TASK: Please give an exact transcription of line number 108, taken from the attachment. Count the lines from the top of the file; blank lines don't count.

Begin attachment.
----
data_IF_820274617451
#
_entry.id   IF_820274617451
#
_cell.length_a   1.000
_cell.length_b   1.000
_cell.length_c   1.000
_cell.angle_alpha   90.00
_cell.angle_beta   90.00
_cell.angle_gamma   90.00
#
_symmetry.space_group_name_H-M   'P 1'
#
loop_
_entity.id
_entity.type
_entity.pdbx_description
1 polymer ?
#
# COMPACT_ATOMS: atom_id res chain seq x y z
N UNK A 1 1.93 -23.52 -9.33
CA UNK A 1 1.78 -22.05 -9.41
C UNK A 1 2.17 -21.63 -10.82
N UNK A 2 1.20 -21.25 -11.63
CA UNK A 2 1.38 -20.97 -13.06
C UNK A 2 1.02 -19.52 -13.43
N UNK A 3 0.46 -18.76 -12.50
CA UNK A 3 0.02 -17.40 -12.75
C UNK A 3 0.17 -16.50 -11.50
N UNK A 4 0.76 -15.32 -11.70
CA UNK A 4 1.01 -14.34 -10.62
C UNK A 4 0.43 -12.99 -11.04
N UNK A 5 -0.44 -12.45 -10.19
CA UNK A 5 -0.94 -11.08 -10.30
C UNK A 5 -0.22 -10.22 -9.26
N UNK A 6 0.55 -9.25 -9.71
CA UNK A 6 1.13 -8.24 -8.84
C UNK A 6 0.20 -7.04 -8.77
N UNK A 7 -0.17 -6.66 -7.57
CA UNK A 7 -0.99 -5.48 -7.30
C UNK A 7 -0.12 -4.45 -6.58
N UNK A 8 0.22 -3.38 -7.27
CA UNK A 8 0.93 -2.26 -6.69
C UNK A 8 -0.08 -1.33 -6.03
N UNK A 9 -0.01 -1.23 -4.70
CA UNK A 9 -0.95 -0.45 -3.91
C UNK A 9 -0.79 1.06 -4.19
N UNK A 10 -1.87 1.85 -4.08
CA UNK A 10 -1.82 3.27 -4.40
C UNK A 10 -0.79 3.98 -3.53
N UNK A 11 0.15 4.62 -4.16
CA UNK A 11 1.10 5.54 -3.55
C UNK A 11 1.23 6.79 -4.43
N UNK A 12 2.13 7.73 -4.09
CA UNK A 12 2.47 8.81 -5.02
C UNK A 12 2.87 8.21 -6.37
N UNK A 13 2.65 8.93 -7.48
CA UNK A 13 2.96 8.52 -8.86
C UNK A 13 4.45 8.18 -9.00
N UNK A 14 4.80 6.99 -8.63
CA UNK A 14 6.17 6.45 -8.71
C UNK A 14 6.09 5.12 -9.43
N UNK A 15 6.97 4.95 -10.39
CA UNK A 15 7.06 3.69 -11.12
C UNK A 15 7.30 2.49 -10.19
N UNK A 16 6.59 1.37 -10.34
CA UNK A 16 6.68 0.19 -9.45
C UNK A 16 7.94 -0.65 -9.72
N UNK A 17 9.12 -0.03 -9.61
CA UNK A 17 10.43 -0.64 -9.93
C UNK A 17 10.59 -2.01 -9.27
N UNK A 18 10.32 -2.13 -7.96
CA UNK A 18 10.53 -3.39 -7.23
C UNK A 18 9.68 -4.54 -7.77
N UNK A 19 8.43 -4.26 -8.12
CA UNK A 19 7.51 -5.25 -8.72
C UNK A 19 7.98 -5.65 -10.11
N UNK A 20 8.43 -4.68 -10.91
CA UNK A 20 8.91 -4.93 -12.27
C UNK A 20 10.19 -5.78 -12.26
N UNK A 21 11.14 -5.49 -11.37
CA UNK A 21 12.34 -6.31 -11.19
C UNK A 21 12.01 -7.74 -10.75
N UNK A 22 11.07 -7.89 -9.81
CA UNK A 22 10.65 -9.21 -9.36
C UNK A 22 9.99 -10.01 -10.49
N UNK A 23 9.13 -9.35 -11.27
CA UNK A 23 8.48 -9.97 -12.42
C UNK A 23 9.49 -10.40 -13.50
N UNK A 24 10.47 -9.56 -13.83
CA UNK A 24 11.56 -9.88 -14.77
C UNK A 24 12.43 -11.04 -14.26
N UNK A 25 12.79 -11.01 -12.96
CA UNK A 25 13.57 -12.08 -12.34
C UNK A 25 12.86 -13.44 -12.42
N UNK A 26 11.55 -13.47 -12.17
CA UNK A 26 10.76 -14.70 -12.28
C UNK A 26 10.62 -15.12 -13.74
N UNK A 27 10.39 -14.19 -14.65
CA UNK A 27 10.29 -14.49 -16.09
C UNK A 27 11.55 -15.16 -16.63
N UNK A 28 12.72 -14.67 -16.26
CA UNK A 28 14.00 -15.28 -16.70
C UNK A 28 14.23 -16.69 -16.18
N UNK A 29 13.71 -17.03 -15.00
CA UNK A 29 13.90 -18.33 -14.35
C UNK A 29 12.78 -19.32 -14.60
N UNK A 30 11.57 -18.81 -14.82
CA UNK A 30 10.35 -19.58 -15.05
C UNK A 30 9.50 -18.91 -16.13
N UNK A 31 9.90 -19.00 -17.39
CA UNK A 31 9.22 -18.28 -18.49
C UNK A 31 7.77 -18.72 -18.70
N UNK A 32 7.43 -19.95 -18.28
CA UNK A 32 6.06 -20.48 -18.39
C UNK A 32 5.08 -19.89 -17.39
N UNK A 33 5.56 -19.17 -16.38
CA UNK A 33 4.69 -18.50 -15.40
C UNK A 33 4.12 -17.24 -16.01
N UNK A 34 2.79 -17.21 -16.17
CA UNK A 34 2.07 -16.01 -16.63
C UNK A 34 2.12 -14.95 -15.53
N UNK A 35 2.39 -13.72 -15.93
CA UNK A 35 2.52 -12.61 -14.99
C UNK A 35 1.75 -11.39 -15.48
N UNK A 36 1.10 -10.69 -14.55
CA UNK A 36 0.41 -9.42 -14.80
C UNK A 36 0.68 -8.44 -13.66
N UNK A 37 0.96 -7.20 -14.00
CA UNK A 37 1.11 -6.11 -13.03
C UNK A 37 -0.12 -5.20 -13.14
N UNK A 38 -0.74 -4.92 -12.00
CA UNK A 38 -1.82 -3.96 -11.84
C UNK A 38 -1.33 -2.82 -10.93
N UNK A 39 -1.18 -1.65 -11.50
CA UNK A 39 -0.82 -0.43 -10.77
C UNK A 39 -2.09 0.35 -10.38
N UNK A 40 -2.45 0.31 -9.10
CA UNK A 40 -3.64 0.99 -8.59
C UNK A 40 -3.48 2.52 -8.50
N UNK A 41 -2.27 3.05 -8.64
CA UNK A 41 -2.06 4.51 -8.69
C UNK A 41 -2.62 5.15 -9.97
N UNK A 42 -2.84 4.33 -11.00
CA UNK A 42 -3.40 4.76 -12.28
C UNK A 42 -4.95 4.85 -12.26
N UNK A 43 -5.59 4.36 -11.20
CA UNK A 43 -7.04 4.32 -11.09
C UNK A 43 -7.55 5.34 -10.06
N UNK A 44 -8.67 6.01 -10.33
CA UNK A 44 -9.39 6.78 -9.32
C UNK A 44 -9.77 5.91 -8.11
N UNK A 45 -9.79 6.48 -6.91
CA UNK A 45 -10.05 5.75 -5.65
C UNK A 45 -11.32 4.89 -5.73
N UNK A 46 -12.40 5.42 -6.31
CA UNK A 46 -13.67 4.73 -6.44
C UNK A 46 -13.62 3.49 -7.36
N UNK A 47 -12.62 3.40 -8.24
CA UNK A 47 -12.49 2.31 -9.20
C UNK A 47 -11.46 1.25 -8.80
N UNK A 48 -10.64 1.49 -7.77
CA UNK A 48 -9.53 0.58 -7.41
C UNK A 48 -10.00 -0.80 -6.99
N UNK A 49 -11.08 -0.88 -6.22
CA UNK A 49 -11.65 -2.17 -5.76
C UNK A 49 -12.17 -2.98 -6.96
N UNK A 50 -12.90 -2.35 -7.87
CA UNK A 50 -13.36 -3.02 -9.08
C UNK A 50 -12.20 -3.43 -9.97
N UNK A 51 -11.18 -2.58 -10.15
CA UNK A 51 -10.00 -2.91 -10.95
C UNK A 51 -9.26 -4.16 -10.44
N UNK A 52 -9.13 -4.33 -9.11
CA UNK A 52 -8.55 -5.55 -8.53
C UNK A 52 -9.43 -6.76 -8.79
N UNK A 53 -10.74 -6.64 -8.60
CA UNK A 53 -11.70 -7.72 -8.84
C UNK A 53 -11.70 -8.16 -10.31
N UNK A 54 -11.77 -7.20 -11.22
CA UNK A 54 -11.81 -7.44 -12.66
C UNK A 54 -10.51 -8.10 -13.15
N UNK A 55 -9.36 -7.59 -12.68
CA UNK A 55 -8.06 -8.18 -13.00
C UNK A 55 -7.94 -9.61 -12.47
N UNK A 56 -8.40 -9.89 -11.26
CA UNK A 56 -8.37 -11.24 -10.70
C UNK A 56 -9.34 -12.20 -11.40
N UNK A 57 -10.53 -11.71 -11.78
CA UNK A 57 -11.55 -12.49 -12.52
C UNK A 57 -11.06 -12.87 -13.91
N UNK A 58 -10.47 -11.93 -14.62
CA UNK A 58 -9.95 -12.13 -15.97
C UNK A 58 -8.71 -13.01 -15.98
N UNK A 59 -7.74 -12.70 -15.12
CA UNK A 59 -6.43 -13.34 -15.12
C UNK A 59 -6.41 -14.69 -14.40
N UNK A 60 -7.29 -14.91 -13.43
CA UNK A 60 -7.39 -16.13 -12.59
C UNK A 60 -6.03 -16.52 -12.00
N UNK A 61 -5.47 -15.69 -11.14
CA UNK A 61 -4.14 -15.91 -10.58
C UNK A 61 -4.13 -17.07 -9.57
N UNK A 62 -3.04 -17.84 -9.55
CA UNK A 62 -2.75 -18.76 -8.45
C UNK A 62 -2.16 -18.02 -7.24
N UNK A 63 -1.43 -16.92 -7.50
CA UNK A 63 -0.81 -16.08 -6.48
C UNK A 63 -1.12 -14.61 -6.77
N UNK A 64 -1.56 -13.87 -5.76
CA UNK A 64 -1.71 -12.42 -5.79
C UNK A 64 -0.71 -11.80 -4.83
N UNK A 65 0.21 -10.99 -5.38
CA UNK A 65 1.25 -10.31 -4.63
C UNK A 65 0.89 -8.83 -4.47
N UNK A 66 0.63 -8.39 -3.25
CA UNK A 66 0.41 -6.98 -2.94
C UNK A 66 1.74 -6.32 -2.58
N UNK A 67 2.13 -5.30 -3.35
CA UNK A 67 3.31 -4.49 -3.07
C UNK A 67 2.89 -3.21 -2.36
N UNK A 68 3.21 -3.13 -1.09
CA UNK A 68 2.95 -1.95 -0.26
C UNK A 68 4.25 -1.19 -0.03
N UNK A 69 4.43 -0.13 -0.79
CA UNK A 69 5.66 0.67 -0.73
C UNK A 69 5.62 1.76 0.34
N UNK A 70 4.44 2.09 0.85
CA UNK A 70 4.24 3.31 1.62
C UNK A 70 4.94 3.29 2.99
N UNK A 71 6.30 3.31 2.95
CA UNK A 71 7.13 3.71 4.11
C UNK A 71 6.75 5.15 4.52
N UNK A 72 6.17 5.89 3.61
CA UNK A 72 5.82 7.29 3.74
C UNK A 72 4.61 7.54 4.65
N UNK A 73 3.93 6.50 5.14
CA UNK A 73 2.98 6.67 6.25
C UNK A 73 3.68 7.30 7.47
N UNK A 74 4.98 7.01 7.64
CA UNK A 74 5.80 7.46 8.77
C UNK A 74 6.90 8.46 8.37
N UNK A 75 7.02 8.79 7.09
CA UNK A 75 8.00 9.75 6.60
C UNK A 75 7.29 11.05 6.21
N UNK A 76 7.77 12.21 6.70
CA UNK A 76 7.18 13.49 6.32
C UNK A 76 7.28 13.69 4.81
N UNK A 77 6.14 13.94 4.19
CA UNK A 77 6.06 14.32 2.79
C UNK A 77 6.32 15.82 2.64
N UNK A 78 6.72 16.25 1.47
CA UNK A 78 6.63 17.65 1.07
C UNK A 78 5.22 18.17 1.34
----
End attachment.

N UNK A 30 11.57 -18.81 -14.82